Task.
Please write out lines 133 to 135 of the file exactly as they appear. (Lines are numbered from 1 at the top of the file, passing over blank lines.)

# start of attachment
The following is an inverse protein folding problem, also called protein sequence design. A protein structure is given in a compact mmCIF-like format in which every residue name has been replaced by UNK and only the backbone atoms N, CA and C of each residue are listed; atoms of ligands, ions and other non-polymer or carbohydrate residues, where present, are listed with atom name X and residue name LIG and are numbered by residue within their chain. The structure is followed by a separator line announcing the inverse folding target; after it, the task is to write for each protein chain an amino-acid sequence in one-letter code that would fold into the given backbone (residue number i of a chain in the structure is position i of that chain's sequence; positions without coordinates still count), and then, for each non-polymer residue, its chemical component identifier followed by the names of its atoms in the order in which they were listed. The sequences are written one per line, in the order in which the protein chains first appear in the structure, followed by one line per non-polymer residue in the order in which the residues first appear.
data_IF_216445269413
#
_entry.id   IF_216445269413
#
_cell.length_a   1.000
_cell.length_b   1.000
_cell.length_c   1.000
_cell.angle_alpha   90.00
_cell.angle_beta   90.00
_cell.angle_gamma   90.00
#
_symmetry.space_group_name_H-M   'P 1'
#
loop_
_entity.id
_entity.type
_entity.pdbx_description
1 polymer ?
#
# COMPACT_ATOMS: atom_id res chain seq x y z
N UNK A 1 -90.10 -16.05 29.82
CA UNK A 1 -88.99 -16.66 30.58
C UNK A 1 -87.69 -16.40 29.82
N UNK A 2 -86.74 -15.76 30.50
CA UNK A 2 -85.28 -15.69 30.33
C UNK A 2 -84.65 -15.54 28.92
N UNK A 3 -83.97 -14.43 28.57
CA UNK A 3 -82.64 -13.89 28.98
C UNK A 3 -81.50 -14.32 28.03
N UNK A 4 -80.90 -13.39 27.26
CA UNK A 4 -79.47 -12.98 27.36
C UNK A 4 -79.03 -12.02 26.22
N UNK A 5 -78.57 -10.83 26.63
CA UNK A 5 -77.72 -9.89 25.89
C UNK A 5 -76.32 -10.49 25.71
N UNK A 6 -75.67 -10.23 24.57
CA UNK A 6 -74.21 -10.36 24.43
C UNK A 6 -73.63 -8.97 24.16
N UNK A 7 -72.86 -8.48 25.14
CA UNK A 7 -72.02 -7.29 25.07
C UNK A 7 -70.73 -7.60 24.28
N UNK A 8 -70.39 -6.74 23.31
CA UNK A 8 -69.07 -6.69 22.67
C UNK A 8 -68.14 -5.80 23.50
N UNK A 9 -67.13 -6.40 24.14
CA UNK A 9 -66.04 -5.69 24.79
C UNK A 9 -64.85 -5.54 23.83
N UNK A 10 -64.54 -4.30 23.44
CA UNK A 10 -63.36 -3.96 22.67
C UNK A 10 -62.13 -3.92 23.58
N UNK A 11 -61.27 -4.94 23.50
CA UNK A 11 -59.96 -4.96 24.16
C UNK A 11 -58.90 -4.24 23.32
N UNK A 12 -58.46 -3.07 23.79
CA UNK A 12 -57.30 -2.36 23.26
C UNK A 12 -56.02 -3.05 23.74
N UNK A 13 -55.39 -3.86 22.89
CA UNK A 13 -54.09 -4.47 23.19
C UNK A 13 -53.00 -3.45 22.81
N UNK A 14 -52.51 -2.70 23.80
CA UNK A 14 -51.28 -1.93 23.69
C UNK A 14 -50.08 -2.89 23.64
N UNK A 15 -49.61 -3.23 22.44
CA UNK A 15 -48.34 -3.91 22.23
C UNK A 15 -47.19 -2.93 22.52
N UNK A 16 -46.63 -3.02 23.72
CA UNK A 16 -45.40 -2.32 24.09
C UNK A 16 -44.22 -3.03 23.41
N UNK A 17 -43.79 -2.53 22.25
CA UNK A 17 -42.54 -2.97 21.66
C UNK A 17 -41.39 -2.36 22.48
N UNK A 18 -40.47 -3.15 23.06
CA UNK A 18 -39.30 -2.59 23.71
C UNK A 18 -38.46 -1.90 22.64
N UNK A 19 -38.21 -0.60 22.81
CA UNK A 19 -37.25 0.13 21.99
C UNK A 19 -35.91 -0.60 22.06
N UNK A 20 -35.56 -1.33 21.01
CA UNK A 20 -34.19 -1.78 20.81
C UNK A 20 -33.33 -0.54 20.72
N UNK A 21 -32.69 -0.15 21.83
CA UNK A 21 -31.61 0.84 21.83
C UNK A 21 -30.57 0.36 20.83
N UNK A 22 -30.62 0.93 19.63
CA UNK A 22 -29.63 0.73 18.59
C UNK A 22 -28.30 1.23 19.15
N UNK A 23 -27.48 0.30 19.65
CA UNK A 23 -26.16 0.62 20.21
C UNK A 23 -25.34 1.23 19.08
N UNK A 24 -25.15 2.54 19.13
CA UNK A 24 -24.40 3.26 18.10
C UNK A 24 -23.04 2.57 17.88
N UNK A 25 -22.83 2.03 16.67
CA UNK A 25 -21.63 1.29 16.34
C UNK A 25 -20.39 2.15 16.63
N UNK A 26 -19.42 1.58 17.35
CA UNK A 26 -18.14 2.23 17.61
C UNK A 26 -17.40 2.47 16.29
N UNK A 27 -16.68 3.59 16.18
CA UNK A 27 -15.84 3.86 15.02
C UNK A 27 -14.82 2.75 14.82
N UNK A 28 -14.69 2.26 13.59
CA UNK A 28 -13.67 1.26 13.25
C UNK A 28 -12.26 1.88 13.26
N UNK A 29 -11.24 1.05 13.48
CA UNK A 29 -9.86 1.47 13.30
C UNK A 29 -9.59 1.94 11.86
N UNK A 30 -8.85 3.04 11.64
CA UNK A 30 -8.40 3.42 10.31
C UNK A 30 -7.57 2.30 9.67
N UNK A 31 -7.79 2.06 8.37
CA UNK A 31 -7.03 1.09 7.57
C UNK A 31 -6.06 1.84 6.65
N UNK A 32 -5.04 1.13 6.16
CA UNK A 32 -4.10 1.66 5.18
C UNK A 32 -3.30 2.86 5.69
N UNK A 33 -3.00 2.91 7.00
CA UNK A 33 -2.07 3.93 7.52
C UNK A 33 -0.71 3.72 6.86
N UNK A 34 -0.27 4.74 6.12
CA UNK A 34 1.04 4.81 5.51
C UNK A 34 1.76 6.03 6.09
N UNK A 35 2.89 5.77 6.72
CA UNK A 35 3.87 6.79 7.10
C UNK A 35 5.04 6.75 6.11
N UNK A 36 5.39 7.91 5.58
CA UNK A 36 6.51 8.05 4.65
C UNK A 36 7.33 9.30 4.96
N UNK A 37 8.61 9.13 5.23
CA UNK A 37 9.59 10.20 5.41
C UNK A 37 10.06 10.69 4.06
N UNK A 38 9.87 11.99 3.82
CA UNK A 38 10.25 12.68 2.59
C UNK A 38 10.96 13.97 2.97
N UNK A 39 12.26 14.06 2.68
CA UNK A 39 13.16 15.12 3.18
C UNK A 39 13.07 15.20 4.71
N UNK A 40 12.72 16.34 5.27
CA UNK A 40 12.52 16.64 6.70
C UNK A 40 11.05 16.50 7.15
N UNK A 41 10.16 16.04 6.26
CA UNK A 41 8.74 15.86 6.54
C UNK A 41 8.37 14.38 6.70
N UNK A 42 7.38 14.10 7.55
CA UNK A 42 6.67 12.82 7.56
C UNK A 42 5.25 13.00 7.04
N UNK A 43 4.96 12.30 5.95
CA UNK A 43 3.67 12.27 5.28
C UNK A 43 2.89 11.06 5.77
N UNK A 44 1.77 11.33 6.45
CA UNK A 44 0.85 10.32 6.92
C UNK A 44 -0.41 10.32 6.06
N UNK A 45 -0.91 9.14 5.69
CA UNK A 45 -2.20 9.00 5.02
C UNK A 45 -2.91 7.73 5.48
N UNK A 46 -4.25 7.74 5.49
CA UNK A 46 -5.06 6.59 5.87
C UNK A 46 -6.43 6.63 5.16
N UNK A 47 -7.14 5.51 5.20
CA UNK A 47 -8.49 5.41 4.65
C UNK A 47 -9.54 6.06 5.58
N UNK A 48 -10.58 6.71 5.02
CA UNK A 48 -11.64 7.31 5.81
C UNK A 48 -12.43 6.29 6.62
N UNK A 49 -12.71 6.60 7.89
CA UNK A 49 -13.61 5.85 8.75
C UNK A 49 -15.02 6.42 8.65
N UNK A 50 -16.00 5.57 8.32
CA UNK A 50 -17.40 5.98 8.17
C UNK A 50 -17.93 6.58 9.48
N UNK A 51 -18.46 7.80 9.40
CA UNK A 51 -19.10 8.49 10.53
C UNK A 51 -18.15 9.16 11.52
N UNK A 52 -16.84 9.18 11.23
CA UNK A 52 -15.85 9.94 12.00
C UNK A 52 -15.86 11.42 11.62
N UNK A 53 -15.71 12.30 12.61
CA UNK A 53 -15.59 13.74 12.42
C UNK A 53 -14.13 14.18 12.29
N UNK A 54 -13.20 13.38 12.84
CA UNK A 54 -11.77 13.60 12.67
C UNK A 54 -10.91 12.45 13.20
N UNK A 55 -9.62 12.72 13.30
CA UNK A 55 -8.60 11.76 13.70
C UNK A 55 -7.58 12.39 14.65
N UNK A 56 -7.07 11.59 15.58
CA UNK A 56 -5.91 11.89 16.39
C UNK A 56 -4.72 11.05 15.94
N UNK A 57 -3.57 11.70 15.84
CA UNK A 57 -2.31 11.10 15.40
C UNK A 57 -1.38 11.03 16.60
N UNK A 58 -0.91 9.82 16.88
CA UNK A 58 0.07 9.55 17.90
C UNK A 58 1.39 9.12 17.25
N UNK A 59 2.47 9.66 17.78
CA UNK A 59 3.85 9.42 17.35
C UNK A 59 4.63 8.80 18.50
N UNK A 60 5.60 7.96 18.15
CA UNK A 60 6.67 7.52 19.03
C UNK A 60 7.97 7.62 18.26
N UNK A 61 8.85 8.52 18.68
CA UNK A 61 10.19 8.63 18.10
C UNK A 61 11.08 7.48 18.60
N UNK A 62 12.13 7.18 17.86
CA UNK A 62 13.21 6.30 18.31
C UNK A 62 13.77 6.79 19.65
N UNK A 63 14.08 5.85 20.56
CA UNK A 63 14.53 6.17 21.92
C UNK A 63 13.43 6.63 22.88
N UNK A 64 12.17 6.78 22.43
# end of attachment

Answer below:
N UNK A 38 9.87 11.99 3.82
CA UNK A 38 10.25 12.68 2.59
C UNK A 38 10.96 13.97 2.97